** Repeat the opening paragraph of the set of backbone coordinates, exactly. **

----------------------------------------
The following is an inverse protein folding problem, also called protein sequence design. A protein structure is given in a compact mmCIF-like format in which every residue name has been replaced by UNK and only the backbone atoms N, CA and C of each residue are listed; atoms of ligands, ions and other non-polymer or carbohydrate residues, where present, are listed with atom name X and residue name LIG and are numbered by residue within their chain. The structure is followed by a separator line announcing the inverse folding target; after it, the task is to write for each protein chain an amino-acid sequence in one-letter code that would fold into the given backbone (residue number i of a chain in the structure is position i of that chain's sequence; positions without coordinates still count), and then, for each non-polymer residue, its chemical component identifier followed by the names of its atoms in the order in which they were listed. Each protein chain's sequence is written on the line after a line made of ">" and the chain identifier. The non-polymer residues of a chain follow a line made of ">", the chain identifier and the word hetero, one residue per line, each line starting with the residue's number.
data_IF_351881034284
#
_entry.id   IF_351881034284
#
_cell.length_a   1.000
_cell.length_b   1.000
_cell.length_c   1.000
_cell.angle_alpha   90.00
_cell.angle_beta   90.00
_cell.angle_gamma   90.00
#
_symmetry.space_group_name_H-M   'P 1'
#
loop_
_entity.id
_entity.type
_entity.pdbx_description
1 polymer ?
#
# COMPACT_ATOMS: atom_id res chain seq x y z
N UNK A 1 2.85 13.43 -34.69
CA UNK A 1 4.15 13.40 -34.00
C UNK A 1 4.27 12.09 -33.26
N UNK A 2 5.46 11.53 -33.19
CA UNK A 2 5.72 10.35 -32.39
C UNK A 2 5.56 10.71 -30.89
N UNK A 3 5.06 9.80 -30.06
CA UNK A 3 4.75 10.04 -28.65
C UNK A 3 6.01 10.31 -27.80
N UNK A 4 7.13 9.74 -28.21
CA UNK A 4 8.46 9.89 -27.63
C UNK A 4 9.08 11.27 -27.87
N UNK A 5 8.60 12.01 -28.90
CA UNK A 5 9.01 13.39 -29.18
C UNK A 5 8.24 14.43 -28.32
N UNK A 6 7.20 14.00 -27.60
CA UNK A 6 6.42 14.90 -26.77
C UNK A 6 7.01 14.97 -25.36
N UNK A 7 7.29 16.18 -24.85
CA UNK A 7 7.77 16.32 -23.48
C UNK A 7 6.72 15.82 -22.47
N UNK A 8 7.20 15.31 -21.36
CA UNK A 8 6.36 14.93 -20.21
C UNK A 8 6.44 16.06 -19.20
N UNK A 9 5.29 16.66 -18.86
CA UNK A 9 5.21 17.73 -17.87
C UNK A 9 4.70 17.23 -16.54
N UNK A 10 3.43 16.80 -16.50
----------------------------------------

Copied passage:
The following is an inverse protein folding problem, also called protein sequence design. A protein structure is given in a compact mmCIF-like format in which every residue name has been replaced by UNK and only the backbone atoms N, CA and C of each residue are listed; atoms of ligands, ions and other non-polymer or carbohydrate residues, where present, are listed with atom name X and residue name LIG and are numbered by residue within their chain. The structure is followed by a separator line announcing the inverse folding target; after it, the task is to write for each protein chain an amino-acid sequence in one-letter code that would fold into the given backbone (residue number i of a chain in the structure is position i of that chain's sequence; positions without coordinates still count), and then, for each non-polymer residue, its chemical component identifier followed by the names of its atoms in the order in which they were listed. Each protein chain's sequence is written on the line after a line made of ">" and the chain identifier. The non-polymer residues of a chain follow a line made of ">", the chain identifier and the word hetero, one residue per line, each line starting with the residue's number.